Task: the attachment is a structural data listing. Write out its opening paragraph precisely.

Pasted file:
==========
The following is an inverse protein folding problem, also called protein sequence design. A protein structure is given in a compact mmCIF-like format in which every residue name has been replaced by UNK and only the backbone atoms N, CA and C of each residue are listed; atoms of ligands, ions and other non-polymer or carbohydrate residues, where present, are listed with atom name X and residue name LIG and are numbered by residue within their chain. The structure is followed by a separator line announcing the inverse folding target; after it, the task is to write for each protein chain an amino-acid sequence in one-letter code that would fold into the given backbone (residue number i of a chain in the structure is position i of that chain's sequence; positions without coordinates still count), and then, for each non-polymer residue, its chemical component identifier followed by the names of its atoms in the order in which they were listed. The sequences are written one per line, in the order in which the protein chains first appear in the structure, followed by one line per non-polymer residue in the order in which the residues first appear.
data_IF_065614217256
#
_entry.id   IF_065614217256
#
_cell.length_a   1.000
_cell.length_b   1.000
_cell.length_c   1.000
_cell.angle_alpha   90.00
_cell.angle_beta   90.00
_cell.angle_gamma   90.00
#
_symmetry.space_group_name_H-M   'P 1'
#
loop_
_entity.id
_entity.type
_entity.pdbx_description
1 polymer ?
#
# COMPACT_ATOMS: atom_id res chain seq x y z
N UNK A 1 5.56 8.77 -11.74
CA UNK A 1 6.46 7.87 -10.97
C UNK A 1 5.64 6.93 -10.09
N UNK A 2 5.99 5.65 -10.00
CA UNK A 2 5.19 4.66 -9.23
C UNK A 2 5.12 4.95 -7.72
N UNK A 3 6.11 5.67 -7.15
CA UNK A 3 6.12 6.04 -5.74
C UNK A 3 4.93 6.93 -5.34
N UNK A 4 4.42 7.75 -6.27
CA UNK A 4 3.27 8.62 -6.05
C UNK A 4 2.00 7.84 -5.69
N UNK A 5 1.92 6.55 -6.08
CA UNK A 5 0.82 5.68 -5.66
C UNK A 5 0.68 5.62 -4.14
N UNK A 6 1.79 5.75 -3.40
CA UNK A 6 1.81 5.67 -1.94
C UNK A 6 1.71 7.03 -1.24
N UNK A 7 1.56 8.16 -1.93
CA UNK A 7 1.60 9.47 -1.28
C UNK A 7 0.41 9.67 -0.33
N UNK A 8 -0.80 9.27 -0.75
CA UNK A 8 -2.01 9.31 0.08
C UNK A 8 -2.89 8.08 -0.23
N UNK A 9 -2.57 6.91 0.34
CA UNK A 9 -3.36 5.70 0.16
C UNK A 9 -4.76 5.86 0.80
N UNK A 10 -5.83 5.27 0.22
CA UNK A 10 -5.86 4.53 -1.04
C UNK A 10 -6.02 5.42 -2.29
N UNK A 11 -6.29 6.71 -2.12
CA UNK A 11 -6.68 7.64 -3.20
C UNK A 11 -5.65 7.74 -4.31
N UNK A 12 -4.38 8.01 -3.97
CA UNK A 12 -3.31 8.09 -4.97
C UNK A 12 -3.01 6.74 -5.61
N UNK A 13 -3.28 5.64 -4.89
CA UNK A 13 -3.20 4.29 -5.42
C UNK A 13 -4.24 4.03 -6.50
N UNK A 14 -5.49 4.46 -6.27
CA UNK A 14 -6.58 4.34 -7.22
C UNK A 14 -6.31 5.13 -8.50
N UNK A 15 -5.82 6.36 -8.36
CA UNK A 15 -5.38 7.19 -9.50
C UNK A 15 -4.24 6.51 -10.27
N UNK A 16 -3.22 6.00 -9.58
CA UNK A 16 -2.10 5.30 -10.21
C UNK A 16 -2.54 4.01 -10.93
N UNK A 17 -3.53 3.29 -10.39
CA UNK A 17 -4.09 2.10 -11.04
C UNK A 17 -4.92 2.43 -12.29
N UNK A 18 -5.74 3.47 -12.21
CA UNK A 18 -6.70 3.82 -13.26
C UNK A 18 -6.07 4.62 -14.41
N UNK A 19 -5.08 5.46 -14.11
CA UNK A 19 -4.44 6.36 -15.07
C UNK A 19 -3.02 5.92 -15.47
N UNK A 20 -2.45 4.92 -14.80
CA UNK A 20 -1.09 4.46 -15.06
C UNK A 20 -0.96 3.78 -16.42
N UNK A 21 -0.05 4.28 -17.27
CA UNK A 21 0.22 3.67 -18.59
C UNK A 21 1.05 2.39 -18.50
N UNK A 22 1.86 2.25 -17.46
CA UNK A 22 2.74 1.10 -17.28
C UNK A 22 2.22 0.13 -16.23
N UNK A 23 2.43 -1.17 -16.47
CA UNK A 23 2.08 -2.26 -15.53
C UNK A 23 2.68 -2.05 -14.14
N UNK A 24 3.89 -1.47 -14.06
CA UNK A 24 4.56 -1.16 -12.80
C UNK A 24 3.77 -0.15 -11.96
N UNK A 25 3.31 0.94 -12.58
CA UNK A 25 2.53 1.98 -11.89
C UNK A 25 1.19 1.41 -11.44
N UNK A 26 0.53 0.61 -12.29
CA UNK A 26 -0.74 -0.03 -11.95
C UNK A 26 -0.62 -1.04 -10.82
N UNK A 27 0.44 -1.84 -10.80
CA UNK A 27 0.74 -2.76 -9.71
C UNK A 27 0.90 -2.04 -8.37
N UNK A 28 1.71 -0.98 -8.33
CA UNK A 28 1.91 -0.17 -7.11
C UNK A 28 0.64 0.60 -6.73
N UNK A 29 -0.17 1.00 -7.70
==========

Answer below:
The following is an inverse protein folding problem, also called protein sequence design. A protein structure is given in a compact mmCIF-like format in which every residue name has been replaced by UNK and only the backbone atoms N, CA and C of each residue are listed; atoms of ligands, ions and other non-polymer or carbohydrate residues, where present, are listed with atom name X and residue name LIG and are numbered by residue within their chain. The structure is followed by a separator line announcing the inverse folding target; after it, the task is to write for each protein chain an amino-acid sequence in one-letter code that would fold into the given backbone (residue number i of a chain in the structure is position i of that chain's sequence; positions without coordinates still count), and then, for each non-polymer residue, its chemical component identifier followed by the names of its atoms in the order in which they were listed. The sequences are written one per line, in the order in which the protein chains first appear in the structure, followed by one line per non-polymer residue in the order in which the residues first appear.